You Better Ship Like an AmazonPosted on January 30, 2018
It seems that every online retailer is chasing Amazon, or rather, is being chased by Amazon. And they are not alone. Whether you are a retailer, carrier, cloud services provider, or eCommerce merchant, Amazon is after your margins even at the expense of its own.
Amazon Prime, a now 12-year-old program, changed retail with the promise of free two-day delivery. Even now, most e-tailers are still scrambling to offer fast, free shipping to simply keep up with Amazon’s service levels. At the same time, the company has plans to build out its program. Greg Greely, VP of Amazon Prime, states, “We are continually investing in Prime, adding more selection and making delivery faster and more convenient.”
Amazon’s investments include:
- USPS Partnership: Amazon has partnered with the U.S. Postal Service to make last-mile deliveries seven days a week, including Sundays.
- Same-Day Delivery: In almost 30 metropolitan areas, Amazon is offering same-day delivery for about 1 million of its products.
- Technology: Amazon continues to test the use of drones to deliver packages. The goal is to be able to deliver to customers in certain areas within 30 minutes of clicking the “Order Now” button. Of course, it has significant FAA hurdles to overcome, but Amazon is not known for shrinking from a challenge.
- Flex: Amazon Flex was launched to make deliveries of common household items even faster with contract drivers.
The Price of Fast Delivery
Delivering all these packages so quickly comes with a hefty price tag. Thanks largely to Amazon Prime and its offer of free two-day delivery, the company realizes a loss on the cost of shipping for most orders. The amount that Amazon lost on shipping in 2016 was about $7.2 billion, according to Geek Wire’s analysis of its SEC filings. As the company continues to grow and offer more items via expedited shipping, however, this discrepancy will likely grow, costing the company even more money.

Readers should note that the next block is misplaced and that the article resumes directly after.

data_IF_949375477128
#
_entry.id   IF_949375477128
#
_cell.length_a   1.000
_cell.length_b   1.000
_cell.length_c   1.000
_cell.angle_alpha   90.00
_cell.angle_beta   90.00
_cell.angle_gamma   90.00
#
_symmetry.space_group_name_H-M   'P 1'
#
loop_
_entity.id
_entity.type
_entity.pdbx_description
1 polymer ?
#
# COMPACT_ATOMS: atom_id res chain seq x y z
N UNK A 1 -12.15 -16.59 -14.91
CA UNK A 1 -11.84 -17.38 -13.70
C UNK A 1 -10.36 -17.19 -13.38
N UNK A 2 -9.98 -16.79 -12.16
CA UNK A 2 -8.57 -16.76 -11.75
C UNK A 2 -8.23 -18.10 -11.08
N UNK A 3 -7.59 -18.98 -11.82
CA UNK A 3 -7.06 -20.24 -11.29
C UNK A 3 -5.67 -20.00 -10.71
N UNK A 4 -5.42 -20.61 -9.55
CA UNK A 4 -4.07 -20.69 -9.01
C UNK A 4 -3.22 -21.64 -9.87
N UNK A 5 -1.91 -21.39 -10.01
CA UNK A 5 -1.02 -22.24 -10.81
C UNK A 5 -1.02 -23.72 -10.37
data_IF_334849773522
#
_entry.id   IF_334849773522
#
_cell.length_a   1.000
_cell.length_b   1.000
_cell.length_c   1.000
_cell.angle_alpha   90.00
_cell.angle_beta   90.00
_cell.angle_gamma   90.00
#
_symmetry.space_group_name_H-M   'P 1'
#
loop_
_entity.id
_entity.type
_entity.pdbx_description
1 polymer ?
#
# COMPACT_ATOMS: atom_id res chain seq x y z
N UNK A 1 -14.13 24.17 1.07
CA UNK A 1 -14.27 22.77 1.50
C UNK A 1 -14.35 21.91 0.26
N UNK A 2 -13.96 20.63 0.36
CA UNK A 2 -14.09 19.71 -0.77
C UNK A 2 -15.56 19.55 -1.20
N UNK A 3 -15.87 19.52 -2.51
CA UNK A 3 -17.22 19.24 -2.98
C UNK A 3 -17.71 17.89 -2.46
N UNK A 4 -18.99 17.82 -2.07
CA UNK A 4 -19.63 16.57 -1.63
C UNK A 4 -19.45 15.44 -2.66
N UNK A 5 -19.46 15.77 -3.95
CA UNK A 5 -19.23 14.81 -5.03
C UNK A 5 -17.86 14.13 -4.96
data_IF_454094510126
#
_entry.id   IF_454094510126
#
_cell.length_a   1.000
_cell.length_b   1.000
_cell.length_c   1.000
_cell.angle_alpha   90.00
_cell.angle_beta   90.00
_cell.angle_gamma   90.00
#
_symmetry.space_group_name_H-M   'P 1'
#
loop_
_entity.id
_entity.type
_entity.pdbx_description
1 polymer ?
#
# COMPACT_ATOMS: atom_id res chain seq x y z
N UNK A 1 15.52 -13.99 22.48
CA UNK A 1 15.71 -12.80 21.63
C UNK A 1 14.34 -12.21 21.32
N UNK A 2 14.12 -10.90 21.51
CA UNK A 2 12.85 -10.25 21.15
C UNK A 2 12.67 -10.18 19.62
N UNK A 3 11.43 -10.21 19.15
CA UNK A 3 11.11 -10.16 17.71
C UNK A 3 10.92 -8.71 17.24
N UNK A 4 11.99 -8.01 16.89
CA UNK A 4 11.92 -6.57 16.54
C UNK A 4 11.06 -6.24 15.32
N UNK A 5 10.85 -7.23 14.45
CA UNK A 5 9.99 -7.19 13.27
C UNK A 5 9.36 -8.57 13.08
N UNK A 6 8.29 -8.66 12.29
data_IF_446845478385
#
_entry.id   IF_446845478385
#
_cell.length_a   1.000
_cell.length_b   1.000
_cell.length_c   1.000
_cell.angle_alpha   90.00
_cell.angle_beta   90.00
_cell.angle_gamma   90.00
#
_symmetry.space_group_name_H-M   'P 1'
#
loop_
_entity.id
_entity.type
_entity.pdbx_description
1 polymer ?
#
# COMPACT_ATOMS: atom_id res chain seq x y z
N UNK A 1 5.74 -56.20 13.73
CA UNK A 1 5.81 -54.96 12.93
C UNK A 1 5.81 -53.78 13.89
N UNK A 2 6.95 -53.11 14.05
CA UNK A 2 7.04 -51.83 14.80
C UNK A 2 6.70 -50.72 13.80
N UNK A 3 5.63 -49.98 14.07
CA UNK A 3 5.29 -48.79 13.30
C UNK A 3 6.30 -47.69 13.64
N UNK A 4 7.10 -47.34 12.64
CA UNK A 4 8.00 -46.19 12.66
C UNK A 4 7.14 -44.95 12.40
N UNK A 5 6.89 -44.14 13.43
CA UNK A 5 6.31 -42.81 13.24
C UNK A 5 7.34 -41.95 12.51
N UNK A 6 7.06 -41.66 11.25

To reduce shipping costs, Amazon has taken on greater control of its logistics and supply chain. According to Citigroup Inc, Amazon could save $1.1 billion every year if it stopped using major carriers UPS and FedEx. Many speculate that the company may not be content to offset its shipping expenses but may instead be building out its shipping network to compete in the delivery services market as well.
Even with the loss on shipping, the company’s profit of $2.4 billion in 2016 was largely due to the significant sales of Amazon Web Services. This puts the e-tailer in a good position to expand the brand even further. The acquisition of Whole Foods appears to be a good fit to increase Amazon’s share in the fresh food market. There are rumors that Kohl’s, Target, and Costco are all in Amazon’s crosshairs, which would give them a significant ship-from-store local delivery advantage.
The Last Mile
The last mile of delivery, which is the final and most expensive segment of a parcel’s journey from the warehouse to the customer’s door, will become increasingly important for retailers competing with Amazon. Target, for example, recently acquired Shipt, a same-day delivery service that will allow them to compete with Amazon Prime. Target plans to have the service available nationwide by the end of 2018 for a price of $99 a year to consumers.
There is no doubt, however, that other online and brick-and-mortar retailers will need to get creative to keep up with Amazon – while at the same time being mindful of their margins. It’s much easier said than done, but anyone who wants to not only survive but thrive will need to think and act like an Amazon.